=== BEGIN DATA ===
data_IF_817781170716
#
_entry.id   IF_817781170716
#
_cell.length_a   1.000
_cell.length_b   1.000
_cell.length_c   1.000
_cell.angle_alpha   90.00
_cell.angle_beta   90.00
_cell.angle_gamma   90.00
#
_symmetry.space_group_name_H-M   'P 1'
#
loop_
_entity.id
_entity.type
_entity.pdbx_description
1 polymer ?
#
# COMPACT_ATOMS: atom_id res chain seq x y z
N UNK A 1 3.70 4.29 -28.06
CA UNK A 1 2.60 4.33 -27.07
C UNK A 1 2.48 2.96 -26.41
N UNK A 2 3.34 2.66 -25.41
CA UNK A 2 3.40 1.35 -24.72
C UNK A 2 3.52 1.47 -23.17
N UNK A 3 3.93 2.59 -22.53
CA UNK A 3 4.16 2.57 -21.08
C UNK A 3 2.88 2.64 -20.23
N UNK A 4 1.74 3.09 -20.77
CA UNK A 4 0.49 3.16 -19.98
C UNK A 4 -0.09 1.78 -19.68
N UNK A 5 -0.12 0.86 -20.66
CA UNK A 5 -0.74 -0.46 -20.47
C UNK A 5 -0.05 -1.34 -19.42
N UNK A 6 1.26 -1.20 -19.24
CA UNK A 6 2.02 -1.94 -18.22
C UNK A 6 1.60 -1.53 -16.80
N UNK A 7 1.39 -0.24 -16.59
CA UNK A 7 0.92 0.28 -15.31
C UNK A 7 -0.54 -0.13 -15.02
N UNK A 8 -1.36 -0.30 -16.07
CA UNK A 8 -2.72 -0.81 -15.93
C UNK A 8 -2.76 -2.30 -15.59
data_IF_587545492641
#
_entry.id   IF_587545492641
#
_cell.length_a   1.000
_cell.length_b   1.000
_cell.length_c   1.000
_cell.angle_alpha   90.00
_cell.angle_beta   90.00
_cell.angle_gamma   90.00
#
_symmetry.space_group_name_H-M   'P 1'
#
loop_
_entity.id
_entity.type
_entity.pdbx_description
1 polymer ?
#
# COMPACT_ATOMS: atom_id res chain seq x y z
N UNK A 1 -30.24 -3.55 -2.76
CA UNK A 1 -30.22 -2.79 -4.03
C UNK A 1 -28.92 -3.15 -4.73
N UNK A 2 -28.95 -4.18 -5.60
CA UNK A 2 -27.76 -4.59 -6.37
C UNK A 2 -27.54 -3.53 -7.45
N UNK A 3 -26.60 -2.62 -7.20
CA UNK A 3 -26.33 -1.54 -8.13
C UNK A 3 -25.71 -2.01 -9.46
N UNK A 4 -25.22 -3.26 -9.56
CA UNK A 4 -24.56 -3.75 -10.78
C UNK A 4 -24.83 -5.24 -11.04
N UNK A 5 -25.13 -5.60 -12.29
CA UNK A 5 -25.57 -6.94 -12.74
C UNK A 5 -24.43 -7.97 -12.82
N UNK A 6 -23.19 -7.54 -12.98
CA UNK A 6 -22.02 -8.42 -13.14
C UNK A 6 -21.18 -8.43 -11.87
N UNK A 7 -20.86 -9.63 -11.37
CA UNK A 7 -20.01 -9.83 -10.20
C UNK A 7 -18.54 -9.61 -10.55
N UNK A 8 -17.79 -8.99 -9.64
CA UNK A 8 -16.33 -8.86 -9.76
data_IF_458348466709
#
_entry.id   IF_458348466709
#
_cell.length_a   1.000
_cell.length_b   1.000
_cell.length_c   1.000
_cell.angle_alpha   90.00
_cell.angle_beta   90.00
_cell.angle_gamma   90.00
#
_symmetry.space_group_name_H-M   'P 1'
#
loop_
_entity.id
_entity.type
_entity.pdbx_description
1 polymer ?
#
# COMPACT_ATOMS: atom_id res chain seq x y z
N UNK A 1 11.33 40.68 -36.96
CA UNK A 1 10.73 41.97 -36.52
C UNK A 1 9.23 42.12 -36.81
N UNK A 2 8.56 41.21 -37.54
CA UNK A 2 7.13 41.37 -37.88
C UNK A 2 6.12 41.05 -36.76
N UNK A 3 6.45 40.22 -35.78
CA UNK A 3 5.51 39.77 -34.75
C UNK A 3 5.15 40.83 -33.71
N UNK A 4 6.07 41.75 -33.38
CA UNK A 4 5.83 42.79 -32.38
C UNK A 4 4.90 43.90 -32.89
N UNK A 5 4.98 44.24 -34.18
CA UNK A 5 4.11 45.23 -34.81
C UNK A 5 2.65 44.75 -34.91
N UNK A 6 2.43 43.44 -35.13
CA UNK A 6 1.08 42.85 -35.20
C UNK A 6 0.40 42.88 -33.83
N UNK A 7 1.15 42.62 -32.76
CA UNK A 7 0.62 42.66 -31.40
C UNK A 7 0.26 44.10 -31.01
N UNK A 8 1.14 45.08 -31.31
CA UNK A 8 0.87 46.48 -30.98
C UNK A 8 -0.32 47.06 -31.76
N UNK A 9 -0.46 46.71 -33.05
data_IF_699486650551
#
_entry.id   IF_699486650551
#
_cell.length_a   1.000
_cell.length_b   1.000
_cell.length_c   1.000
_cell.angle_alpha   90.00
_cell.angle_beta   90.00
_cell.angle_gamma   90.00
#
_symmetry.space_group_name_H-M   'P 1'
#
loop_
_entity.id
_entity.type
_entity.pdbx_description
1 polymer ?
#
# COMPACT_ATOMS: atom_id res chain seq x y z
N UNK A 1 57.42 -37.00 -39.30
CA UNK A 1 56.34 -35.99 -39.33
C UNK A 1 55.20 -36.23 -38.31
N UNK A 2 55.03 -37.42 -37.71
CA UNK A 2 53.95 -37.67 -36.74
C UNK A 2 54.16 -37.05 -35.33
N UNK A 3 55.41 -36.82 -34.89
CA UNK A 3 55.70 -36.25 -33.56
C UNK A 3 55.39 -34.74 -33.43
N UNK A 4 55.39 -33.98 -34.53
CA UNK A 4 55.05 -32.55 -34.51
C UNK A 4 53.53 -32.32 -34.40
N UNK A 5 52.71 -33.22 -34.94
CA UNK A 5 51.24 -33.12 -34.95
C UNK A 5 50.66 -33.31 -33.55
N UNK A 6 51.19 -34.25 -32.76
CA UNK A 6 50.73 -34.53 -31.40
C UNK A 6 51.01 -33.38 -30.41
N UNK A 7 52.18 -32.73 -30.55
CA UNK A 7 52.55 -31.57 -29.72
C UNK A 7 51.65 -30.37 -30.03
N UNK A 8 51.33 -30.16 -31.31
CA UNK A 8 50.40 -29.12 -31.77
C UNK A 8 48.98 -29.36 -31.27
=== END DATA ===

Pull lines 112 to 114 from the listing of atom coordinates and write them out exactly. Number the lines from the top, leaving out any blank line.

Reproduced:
CA UNK A 2 7.13 41.37 -37.88
C UNK A 2 6.12 41.05 -36.76
N UNK A 3 6.45 40.22 -35.78